Trans-NCI Pharmacogenomics and Pharmacoepidemiology Working Group (PPWG)
NCI established the Trans-NCI Pharmacogenomics and Pharmacoepidemiology Working Group (PPWG) in January 2008 to support development of a comprehensive and interdisciplinary pharmacoepidemiology and pharmacogenomics cancer research program. It is comprised of more than 40 interdisciplinary scientists from across all Divisions of NCI.
The PPWG, chaired by Andrew N. Freedman, Ph.D., of the Epidemiology and Genomics Research Program (EGRP) in the Division of Cancer Control and Population Sciences (DCCPS), is charged with developing a targeted research agenda in pharmacogenomics and pharmacoepidemiology that will connect discoveries in basic and molecular sciences, clinical trials, and population research, so as to enhance personalized cancer therapy.
Specifically, the PPWG seeks to advance research to:
- Evaluate the risk of serious adverse acute and long-term events associated with cancer drug therapies and drugs used to treat side effects;
- Identify specific clinical, lifestyle, and genomic factors that are associated with enhanced response to cancer therapy and reduced adverse events; and
- Assess the association of common prescription pharmaceuticals with increased or decreased risk of cancer development.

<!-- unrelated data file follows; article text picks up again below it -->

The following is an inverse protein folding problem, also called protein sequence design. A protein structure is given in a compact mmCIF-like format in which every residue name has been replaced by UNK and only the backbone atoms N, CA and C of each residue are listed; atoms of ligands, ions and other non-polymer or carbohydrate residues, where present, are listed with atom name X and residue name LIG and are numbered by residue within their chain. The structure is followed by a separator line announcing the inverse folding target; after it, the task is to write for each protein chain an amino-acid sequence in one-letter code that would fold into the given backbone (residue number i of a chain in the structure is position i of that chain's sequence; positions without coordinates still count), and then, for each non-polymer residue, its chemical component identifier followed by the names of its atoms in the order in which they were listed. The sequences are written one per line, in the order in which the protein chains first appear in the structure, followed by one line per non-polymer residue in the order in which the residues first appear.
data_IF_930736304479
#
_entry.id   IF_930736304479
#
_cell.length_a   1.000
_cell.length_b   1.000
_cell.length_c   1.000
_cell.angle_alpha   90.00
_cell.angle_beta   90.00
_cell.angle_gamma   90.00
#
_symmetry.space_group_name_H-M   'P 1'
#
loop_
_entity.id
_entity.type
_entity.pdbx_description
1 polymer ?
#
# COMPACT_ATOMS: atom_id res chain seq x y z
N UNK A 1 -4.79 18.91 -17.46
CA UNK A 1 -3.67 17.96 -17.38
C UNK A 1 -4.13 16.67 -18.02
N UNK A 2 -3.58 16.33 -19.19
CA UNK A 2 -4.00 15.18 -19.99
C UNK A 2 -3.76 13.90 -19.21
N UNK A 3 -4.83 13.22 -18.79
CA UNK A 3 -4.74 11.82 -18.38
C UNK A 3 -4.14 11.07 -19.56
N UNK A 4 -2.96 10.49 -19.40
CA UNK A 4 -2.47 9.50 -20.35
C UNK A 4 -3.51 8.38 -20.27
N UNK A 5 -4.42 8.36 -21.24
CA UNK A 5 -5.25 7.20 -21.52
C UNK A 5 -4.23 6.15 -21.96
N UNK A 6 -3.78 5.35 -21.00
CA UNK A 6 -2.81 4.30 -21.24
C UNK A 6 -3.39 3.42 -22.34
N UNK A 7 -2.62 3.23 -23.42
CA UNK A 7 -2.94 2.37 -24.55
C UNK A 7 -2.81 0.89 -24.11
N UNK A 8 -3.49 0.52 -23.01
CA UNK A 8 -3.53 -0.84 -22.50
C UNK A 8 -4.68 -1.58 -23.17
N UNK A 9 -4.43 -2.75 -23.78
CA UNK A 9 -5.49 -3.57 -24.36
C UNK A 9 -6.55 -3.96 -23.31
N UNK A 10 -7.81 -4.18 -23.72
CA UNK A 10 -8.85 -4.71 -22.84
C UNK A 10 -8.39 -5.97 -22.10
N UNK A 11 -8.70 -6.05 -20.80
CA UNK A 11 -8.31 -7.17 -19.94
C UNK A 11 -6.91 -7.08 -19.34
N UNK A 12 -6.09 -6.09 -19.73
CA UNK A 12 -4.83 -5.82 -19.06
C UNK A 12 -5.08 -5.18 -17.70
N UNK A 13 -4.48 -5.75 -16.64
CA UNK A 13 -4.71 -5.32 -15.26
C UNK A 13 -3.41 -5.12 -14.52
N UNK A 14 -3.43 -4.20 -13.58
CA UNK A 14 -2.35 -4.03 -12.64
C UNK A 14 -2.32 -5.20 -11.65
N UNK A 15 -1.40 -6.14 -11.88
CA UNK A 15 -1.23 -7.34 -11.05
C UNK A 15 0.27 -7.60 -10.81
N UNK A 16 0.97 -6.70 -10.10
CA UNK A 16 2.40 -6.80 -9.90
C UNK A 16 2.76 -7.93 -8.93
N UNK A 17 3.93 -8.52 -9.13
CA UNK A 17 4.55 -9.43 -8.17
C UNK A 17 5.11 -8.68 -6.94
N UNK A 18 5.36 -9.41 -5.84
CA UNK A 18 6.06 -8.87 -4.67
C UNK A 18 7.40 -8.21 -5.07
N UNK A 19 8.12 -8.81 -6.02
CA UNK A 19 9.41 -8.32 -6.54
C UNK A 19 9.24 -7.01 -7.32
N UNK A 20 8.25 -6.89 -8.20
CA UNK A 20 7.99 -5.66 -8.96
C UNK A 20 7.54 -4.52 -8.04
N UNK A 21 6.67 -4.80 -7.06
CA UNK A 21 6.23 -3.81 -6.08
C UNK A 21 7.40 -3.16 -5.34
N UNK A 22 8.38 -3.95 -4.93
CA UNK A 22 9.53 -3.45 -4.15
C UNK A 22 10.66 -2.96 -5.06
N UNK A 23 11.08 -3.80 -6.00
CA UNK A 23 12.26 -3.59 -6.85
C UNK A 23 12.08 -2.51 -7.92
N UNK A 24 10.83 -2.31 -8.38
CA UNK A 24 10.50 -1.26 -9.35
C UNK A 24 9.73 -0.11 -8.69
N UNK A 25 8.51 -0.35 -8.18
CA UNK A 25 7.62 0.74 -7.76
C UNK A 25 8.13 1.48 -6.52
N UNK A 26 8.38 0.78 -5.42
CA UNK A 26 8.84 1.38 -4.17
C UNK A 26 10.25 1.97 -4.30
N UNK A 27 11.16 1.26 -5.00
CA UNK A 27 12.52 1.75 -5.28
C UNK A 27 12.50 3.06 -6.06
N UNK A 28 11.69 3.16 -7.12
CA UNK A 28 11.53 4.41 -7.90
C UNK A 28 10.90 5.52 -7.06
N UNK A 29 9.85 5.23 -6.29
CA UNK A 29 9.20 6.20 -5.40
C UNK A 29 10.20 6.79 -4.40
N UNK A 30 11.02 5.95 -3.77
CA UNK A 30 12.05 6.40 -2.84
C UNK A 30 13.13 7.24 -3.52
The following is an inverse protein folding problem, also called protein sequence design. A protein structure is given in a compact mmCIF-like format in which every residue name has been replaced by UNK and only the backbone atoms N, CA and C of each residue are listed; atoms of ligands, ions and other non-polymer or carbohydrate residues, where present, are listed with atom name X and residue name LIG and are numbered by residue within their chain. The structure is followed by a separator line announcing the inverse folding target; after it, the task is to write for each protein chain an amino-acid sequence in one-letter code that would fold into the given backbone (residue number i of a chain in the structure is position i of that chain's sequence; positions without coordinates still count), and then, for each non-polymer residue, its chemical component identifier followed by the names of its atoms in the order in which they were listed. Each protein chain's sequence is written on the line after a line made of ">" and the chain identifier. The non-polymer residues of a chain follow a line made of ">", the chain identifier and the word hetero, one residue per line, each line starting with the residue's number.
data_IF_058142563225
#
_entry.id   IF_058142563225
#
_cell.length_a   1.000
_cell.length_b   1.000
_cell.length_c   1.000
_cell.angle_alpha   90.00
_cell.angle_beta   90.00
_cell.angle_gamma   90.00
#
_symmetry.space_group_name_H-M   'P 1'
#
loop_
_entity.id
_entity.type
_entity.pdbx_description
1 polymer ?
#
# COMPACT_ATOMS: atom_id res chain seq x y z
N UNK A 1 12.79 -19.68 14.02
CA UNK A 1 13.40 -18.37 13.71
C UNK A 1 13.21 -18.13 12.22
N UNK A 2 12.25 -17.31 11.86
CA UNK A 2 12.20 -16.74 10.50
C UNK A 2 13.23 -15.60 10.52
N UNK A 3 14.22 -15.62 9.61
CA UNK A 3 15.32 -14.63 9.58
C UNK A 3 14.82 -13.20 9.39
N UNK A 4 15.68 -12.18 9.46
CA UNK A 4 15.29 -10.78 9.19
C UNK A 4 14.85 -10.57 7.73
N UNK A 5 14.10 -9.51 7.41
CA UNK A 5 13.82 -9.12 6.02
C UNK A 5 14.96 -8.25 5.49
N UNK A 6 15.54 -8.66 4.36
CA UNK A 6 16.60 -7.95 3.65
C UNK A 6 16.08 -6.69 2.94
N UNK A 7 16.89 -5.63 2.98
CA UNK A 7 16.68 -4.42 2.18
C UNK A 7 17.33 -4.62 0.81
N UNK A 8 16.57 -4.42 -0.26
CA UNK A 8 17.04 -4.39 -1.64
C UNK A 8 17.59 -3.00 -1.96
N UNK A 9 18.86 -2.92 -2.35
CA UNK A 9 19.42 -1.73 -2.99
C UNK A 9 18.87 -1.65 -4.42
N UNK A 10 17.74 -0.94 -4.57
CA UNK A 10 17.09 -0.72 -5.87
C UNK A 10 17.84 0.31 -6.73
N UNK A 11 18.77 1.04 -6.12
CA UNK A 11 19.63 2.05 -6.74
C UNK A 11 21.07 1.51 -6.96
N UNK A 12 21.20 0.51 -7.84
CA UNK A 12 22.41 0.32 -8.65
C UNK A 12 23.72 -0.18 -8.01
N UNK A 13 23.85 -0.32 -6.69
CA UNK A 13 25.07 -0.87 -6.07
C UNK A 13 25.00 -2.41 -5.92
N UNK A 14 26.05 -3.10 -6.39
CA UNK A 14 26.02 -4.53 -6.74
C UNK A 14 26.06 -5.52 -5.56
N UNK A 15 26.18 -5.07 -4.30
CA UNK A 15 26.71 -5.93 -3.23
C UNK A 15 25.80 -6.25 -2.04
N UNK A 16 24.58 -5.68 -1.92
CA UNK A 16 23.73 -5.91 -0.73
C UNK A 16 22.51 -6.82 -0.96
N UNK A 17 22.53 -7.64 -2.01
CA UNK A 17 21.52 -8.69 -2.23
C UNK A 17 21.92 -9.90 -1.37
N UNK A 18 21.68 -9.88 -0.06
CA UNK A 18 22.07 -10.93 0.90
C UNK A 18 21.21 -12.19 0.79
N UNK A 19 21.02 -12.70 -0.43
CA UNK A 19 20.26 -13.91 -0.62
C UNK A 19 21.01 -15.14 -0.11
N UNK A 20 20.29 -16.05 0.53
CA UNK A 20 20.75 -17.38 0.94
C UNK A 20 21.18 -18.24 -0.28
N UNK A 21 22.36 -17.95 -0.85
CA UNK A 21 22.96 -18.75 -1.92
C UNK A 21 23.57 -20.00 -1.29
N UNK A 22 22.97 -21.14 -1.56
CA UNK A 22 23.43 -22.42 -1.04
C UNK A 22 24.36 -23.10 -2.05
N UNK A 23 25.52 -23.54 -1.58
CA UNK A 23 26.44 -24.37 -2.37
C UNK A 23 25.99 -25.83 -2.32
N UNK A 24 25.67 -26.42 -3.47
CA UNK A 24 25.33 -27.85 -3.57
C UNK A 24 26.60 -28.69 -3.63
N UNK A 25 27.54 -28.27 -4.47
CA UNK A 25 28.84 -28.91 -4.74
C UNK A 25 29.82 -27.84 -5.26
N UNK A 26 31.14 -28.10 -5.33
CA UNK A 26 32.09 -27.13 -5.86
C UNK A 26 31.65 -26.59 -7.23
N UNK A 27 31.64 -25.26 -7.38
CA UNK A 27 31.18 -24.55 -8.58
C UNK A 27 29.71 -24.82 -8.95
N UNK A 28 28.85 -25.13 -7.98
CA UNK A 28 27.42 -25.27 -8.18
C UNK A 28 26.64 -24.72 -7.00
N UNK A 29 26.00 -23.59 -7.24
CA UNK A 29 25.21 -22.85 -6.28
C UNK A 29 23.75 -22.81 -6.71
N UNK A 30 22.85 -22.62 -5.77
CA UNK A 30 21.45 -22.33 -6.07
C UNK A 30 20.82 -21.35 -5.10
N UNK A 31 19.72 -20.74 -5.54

The PPWG is actively advancing a pharmacogenomics and pharmacoepidemiology research agenda at NCI by developing initiatives and studies aimed at discovering epidemiologic, clinical, and genomic factors related to cancer therapy response. Through discovery of ways to maximize response to cancer treatment while minimizing serious toxicity, these initiatives will help improve the benefit-to-risk ratio of cancer treatment and prevention in clinical practice. These studies will potentially enhance our ability to practice personalized cancer medicine, and ultimately to reduce cancer morbidity and mortality.
In addition, the PPWG enhances communication, coordination, and collaboration across NCI Divisions, other parts of NIH, and other Federal agencies, such as the Food and Drug Administration (FDA) and the Agency for Healthcare Research and Quality (AHRQ). It also identifies opportunities and priorities for proof-of-principle studies, pilot studies, and future large initiatives to advance research in cancer pharmacogenomics and pharmacoepidemiology.
Workshops and Meetings
- Cancer Pharmacogenomics: Integrating Discoveries in Basic, Clinical and Population Sciences to Advance Predictive Cancer Care, October 2010
- Cancer Pharmacogenomics: Setting a Research Agenda to Accelerate Translation, July 2009